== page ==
Thomas' Racer

Reptiles of Ecuador | Serpentes | Colubridae | Pseudalsophis | Pseudalsophis thomasi

Spanish common name: Culebra de Thomas, serpiente corredora de Thomas.

Recognition: ♂♂ 98.3 cm ♀♀ 84.8 cm. Pseudalsophis thomasi is one of two snake species known to occur on Santiago and Rábida islands, and probably the only one occurring on Bartolomé Island. The other species is the Santiago Racer (P. hephaestus), a smaller snake that has lateral black stripes.

Natural history: Frequent, about ten times as abundant as the co-occurring Santiago Racer (Pseudalsophis hephaestus). Pseudalsophis thomasi is a diurnal snake inhabiting volcanic rock areas, dry grasslands, and deciduous forests.1 Thomas' Racers are active on soil and rocks1 throughout the day, but usually not during hot midday hours. hey are mildly venomous, which means their bite is dangerous to small prey, but not to humans.2 These snakes are foraging predators that feed on Santiago Lava-Lizards (Microlophus jacobi), Mares Leaf-toed Geckos (Phyllodactylus maresi), and possibly also on invertebrates.1,3 Individuals of P. thomasi are preyed upon by rats.4


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Conservation: Near Threatened. We consider Pseudalsophis thomasi to be in this category following IUCN criteria5 because although the species is not undergoing a continuing decline in the extent and quality of its habitat, it is known from only seven localities and is facing the threat of predation by introduced rodents.4 Santiago Island has a long history of introduced species, but the island's conditions are improving. Pigs were eradicated from Santiago in 1999, followed by goats in 2003, and donkeys in 2005.

Special thanks to Robert A Thomas, our official protector of the Thomas' Racer, for symbolically adopting this species and helping bring the Reptiles of Galápagos project to life.

Distribution: Thomas' Racers are endemic to an estimated 459 km2 area in Bartolomé, Santiago, and Rábida islands. Galápagos, Ecuador.

Distribution of Pseudalsophis thomasi Distribution of Pseudalsophis thomasi in and around Santiago Island

Etymology: The generic name Pseudalsophis, which comes from the Greek words pseudo (meaning “false”) and Alsophis (a genus of Caribbean snakes), refers to the similarity between snakes of the two genera.6 The specific epithet thomasi honors Robert A Thomas, for expanding the knowledge of the systematics and taxonomy of New World snakes.7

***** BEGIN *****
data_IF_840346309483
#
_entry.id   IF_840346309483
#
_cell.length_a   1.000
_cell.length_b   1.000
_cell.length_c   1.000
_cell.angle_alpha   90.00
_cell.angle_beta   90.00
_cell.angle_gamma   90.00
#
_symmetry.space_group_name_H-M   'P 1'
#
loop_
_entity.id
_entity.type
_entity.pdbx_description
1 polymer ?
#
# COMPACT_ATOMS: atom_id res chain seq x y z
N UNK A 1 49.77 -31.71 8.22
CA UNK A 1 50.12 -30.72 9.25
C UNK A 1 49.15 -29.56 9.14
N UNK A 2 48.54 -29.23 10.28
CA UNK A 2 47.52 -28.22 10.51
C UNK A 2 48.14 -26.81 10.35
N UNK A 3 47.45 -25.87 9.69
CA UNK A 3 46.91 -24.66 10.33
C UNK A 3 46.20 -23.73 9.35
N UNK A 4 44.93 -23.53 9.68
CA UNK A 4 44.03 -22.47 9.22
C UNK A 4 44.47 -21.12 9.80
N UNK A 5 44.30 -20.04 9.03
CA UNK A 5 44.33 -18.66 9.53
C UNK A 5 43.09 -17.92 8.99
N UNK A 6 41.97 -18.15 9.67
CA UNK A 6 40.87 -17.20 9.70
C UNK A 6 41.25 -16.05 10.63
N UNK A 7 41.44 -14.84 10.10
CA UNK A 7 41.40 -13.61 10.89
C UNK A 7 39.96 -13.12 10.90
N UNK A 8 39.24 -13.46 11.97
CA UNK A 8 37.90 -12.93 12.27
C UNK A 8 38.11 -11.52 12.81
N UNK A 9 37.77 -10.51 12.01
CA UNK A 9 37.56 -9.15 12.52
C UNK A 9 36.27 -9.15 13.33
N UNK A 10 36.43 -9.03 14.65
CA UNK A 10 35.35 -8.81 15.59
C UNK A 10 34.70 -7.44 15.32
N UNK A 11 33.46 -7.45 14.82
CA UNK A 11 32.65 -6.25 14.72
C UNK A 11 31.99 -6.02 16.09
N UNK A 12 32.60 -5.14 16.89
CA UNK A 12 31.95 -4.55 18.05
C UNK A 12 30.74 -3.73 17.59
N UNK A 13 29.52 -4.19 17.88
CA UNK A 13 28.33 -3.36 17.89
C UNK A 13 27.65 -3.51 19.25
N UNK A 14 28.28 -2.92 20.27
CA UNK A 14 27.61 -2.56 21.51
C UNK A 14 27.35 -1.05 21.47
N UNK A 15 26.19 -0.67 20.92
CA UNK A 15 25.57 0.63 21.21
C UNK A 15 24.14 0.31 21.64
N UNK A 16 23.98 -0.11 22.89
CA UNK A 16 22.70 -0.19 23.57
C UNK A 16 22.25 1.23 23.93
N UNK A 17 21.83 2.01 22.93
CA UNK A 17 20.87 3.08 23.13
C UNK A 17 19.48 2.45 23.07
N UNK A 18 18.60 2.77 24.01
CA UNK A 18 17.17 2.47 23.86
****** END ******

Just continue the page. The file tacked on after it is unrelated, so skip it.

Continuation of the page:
See it in the wild: Thomas' Racers are secretive snakes, but, with some luck, they can be seen with ~40% certainty in some tourism sites in and around Santiago Island, including Bartolomé and Rábida islands. The best time to look for them is during the first hours after sunrise or right before sunset.

Authors: Alejandro ArteagaaAffiliation: Tropical Herping (TH), Quito, Ecuador. and Juan M GuayasaminbAffiliation: Laboratorio de Biología Evolutiva, Universidad San Francisco de Quito (USFQ), Quito, Ecuador.,cAffiliation: Galapagos Science Center, Galápagos, Ecuador.,dAffiliation: Centro de Investigación de la Biodiversidad y Cambio Climático, Universidad Tecnológica Indoamérica, Quito, Ecuador.

Academic reviewers: Robert A Thomas and Luis Ortiz-Catedral.

Photographers: Jose VieiraaAffiliation: Tropical Herping (TH), Quito, Ecuador.,eAffiliation: ExSitu, Quito, Ecuador.

How to cite? Arteaga A, Guayasamin JM (2020) Pseudalsophis thomasi. In: Arteaga A, Bustamante L, Vieira J, Guayasamin JM (Eds) Reptiles of Ecuador: Life in the middle of the world. Available from: www.tropicalherping.com

Literature cited:

  1. Tropical Herping field notes.
  2. Thomas RA (1997) Galápagos terrestrial snakes: biogeography and systematics. Herpetological Natural History 5: 19–40.
  3. Ortiz-Catedral L, Christian E, Skirrow MJA, Rueda D, Sevilla C, Kumar K, Reyes EMR, Daltry JC (2019) Diet of six species of Galapagos terrestrial snakes (Pseudalsophis spp.) inferred from faecal samples. Herpetology Notes 12: 701–704.
  4. Fritts TH, Fritts PR (1982) Race with extinction: herpetological notes of J. R. Slevin's journey to the Galápagos 1905–1906. Herpetological Monographs 1: 1–98.
  5. IUCN (2001) IUCN Red List categories and criteria: Version 3.1. IUCN Species Survival Commission, Gland and Cambridge, 30 pp.
  6. Zaher H, Grazziotin FG, Cadle JE, Murphy RW, Moura-Leite JC, Bonatto SL (2009) Molecular phylogeny of advanced snakes (Serpentes, Caenophidia) with an emphasis on South American Xenodontines: a revised classification and descriptions of new taxa. Papéis Avulsos de Zoologia 49: 115–153.
  7. Zaher H, Yánez-Muñoz MH, Rodrigues MT, Graboski R, Machado FA, Altamirano-Benavides M, Bonatto SL, Grazziotin F (2018) Origin and hidden diversity within the poorly known Galápagos snake radiation (Serpentes: Dipsadidae). Systematics and Biodiversity 16: 614–642.